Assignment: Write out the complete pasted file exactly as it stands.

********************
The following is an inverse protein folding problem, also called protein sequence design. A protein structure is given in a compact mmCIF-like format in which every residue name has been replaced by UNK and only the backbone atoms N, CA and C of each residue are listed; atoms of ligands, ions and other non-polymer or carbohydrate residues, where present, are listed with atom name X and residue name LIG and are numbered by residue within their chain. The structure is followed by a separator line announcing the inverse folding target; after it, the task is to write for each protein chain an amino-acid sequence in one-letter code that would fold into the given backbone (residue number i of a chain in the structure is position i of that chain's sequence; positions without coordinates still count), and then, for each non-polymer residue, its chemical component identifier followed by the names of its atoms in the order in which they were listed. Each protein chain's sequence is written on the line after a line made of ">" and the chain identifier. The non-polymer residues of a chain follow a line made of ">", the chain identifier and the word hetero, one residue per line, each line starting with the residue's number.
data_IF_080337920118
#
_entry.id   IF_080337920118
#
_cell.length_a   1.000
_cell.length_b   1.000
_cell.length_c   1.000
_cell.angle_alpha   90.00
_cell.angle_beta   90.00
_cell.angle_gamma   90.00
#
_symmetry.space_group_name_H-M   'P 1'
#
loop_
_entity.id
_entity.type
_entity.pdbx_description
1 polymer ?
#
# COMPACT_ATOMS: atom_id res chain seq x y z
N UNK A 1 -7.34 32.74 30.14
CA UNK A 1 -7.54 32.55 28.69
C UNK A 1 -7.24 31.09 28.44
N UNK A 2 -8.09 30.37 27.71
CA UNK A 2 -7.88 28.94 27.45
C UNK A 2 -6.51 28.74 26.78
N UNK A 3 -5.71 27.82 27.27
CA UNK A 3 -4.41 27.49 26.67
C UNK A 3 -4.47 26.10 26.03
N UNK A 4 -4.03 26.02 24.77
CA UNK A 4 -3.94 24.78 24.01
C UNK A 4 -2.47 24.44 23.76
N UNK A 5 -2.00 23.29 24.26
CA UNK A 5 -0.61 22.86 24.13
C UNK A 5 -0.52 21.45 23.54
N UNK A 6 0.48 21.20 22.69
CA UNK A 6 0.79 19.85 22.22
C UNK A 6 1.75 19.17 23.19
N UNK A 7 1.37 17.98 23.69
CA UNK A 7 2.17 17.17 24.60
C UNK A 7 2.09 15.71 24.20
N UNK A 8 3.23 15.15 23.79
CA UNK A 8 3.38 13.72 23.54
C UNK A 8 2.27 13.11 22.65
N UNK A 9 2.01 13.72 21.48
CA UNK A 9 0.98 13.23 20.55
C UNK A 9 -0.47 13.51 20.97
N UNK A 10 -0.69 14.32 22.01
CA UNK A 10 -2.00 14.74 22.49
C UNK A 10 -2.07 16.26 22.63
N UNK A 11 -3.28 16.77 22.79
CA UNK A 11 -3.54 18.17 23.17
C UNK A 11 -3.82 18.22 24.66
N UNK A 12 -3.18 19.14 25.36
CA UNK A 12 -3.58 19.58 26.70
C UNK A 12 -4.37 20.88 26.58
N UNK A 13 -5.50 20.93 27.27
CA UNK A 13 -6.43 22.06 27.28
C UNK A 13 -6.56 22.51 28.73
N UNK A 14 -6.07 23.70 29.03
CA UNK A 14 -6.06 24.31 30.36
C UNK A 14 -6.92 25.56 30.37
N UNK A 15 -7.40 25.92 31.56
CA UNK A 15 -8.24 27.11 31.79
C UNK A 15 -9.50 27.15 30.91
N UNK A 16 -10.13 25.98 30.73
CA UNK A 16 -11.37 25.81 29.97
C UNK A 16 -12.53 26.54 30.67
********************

The following is an inverse protein folding problem, also called protein sequence design. A protein structure is given in a compact mmCIF-like format in which every residue name has been replaced by UNK and only the backbone atoms N, CA and C of each residue are listed; atoms of ligands, ions and other non-polymer or carbohydrate residues, where present, are listed with atom name X and residue name LIG and are numbered by residue within their chain. The structure is followed by a separator line announcing the inverse folding target; after it, the task is to write for each protein chain an amino-acid sequence in one-letter code that would fold into the given backbone (residue number i of a chain in the structure is position i of that chain's sequence; positions without coordinates still count), and then, for each non-polymer residue, its chemical component identifier followed by the names of its atoms in the order in which they were listed. Each protein chain's sequence is written on the line after a line made of ">" and the chain identifier. The non-polymer residues of a chain follow a line made of ">", the chain identifier and the word hetero, one residue per line, each line starting with the residue's number.
data_IF_080337920118
#
_entry.id   IF_080337920118
#
_cell.length_a   1.000
_cell.length_b   1.000
_cell.length_c   1.000
_cell.angle_alpha   90.00
_cell.angle_beta   90.00
_cell.angle_gamma   90.00
#
_symmetry.space_group_name_H-M   'P 1'
#
loop_
_entity.id
_entity.type
_entity.pdbx_description
1 polymer ?
#
# COMPACT_ATOMS: atom_id res chain seq x y z
N UNK A 1 -7.34 32.74 30.14
CA UNK A 1 -7.54 32.55 28.69
C UNK A 1 -7.24 31.09 28.44
N UNK A 2 -8.09 30.37 27.71
CA UNK A 2 -7.88 28.94 27.45
C UNK A 2 -6.51 28.74 26.78
N UNK A 3 -5.71 27.82 27.27
CA UNK A 3 -4.41 27.49 26.67
C UNK A 3 -4.47 26.10 26.03
N UNK A 4 -4.03 26.02 24.77
CA UNK A 4 -3.94 24.78 24.01
C UNK A 4 -2.47 24.44 23.76
N UNK A 5 -2.00 23.29 24.26
CA UNK A 5 -0.61 22.86 24.13
C UNK A 5 -0.52 21.45 23.54
N UNK A 6 0.48 21.20 22.69
CA UNK A 6 0.79 19.85 22.22
C UNK A 6 1.75 19.17 23.19
N UNK A 7 1.37 17.98 23.69
CA UNK A 7 2.17 17.17 24.60
C UNK A 7 2.09 15.71 24.20
N UNK A 8 3.23 15.15 23.79
CA UNK A 8 3.38 13.72 23.54
C UNK A 8 2.27 13.11 22.65
N UNK A 9 2.01 13.72 21.48
CA UNK A 9 0.98 13.23 20.55
C UNK A 9 -0.47 13.51 20.97
N UNK A 10 -0.69 14.32 22.01
CA UNK A 10 -2.00 14.74 22.49
C UNK A 10 -2.07 16.26 22.63
N UNK A 11 -3.28 16.77 22.79
CA UNK A 11 -3.54 18.17 23.17
C UNK A 11 -3.82 18.22 24.66
N UNK A 12 -3.18 19.14 25.36
CA UNK A 12 -3.58 19.58 26.70
C UNK A 12 -4.37 20.88 26.58
N UNK A 13 -5.50 20.93 27.27
CA UNK A 13 -6.43 22.06 27.28
C UNK A 13 -6.56 22.51 28.73
N UNK A 14 -6.07 23.70 29.03
CA UNK A 14 -6.06 24.31 30.36
C UNK A 14 -6.92 25.56 30.37
N UNK A 15 -7.40 25.92 31.56
CA UNK A 15 -8.24 27.11 31.79
C UNK A 15 -9.50 27.15 30.91
N UNK A 16 -10.13 25.98 30.73
CA UNK A 16 -11.37 25.81 29.97
C UNK A 16 -12.53 26.54 30.67